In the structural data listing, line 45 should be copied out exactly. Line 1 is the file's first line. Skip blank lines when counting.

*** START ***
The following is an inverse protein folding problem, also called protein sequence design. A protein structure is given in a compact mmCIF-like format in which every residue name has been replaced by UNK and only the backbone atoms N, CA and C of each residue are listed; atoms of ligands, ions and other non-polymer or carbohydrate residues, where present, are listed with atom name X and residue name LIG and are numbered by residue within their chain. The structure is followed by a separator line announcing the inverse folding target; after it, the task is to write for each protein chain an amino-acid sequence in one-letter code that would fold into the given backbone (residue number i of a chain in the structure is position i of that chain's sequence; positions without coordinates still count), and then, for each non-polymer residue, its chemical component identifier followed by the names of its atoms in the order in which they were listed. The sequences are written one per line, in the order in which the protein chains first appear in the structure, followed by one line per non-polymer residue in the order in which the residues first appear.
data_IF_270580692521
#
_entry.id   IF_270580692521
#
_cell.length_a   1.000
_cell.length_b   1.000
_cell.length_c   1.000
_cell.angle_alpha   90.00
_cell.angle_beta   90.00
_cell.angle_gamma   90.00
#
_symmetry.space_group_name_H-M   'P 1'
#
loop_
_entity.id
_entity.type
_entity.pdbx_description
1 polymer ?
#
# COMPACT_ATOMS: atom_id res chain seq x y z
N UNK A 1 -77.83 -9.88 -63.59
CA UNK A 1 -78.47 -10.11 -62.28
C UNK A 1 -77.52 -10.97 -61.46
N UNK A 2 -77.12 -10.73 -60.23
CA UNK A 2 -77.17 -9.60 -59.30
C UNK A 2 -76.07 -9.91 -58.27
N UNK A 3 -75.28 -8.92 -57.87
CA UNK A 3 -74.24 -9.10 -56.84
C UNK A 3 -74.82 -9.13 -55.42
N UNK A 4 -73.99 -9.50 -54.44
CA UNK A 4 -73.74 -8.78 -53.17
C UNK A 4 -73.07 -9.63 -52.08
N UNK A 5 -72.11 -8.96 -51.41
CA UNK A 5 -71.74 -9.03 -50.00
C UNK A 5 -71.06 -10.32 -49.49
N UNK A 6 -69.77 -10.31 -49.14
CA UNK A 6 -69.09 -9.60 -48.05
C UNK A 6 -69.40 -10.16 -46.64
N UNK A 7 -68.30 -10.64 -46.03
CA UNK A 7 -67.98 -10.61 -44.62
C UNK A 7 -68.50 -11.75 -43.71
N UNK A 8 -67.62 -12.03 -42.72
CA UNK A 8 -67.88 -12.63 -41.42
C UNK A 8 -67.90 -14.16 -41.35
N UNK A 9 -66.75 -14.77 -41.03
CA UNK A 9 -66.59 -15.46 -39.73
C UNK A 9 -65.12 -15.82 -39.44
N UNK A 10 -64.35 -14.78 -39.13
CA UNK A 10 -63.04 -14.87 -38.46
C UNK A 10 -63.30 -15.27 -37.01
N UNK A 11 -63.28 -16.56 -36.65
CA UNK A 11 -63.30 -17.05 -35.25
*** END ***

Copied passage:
C UNK A 8 -67.90 -14.16 -41.35